Are all moral judgments bad? Definitely not. As I said above, when we ask for someone’s judgment about what we have done, we might need to hear we have done something that should cause us concern for our moral health, to help us avoid doing similar things in the future. In fact, you could argue that this is the most vital part of a trusted friendship. It allows us to turn to others as a kind of moral mirror, as long as we make good decisions about the kind of people we allow ourselves to trust for these kinds of opinions about us. As I’ve said in other places, we don’t learn from our experiences, we learn from reflecting on our experiences. Moral judgments are a powerful teaching tool for us to look at our behaviors and make changes.

In the same vein, I think it is necessary and sometimes very important to give ourselves permission to judge others for their actions, especially when those actions have a direct impact on us. Amy found herself in long-term relationship with someone who was very possessive, who tried to control her in many ways, limiting her social contacts, criticizing her often for wanting to be successful in her job, demanding she spend as much time as possible at home. She began to think (judge) her partner was insecure without her, and was projecting that insecurity onto her, making her responsible for being around so her partner wouldn’t be insecure without her there. This judgment about her partner’s behavior and the possible reasons behind it allowed her to decide to leave the relationship when she determined it was not going to change. Amy was able to look back and accept that her partner was a great person in many respects and didn’t deserve her lasting animosity, but that she was not happy in a relationship that ended up feeling so confining. Amy could judge her partner’s behavior without making a blanket judgment about her partner as either good or bad.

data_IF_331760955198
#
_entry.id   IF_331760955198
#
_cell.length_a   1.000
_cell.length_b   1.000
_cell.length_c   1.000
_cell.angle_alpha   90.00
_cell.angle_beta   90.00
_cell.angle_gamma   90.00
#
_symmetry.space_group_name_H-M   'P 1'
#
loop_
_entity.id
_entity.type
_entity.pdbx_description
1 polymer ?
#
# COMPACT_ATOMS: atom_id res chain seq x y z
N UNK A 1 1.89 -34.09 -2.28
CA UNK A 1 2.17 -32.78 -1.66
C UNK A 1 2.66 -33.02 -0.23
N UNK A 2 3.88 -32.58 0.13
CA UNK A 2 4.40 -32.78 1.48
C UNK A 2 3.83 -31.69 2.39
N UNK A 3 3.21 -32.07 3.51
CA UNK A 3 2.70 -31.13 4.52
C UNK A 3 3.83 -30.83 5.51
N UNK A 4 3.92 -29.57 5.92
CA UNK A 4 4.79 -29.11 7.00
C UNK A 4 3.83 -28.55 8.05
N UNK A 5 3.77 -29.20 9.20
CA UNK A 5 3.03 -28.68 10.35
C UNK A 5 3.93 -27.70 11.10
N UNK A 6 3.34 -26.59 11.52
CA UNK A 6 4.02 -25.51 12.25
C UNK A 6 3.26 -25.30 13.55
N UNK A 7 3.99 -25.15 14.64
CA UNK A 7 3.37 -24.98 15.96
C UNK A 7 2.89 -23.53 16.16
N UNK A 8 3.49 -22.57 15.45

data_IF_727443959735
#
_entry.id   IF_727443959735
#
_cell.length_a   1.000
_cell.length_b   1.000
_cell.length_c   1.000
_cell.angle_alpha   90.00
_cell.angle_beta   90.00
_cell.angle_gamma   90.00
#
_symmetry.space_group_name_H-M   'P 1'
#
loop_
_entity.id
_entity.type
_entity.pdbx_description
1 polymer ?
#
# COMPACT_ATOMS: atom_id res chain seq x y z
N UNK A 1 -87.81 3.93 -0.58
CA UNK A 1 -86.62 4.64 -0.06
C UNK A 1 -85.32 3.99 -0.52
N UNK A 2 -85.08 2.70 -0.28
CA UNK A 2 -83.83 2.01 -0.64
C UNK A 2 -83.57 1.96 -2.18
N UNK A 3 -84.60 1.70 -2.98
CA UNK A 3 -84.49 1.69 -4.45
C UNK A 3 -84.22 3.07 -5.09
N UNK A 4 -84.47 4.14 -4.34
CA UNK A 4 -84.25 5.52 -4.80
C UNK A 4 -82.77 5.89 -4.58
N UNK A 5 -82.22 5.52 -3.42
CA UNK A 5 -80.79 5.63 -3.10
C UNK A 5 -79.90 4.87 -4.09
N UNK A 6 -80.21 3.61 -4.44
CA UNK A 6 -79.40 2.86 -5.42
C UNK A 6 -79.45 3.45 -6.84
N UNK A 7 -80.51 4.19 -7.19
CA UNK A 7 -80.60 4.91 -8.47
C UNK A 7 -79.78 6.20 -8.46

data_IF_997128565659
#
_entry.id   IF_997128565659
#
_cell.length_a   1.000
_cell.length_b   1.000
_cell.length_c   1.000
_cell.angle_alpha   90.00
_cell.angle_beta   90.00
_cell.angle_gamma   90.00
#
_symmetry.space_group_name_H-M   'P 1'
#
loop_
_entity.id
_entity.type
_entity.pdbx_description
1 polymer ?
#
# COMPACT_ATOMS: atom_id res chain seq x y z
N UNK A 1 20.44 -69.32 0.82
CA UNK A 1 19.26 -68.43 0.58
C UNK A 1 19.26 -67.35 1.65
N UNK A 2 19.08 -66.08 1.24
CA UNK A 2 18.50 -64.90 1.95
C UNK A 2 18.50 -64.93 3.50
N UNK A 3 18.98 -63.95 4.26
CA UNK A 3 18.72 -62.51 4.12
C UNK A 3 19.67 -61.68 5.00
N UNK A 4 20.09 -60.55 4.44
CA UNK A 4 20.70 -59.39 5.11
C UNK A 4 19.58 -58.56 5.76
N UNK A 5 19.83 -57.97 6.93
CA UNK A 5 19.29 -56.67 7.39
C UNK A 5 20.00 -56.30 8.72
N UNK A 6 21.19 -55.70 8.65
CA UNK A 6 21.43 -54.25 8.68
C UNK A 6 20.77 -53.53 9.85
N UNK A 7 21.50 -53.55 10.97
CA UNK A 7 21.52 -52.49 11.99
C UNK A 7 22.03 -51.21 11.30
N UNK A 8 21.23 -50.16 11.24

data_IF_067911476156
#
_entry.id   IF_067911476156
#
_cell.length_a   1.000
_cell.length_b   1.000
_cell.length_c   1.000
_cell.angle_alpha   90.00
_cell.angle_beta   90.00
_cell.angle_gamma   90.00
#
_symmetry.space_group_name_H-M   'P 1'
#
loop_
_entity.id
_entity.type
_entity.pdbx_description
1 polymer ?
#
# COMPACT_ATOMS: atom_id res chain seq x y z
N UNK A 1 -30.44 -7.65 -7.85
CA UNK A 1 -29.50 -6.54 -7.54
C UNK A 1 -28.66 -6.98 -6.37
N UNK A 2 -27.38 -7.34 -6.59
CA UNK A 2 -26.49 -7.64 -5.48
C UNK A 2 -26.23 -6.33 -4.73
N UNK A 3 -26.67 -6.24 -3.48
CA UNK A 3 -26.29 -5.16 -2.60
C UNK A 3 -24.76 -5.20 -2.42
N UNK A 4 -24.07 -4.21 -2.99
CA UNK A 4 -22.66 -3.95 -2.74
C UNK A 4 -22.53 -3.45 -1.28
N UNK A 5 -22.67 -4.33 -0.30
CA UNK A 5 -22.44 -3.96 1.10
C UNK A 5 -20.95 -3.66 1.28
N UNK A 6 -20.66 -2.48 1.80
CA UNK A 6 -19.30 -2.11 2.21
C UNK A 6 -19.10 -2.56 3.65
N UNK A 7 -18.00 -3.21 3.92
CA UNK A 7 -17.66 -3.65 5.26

Let’s go back to the beginning, where I discussed the potential hypocrisy involved in judging others while not wanting to be judged. If we know we don’t like others judging us for who we are, we should do the same and limit our judgment of others to their actions without making a judgment that those actions define them, unless in those extremely rare cases, when their actions are so unacceptable or deeply engrained that they really do define them as people unworthy of our moral acceptance. Judgments can be fine, and healthy and helpful, but can be so easily overstated and hurtful, if we are not careful how we use them. So let’s use moral judgments, but carefully and with kindness when possible.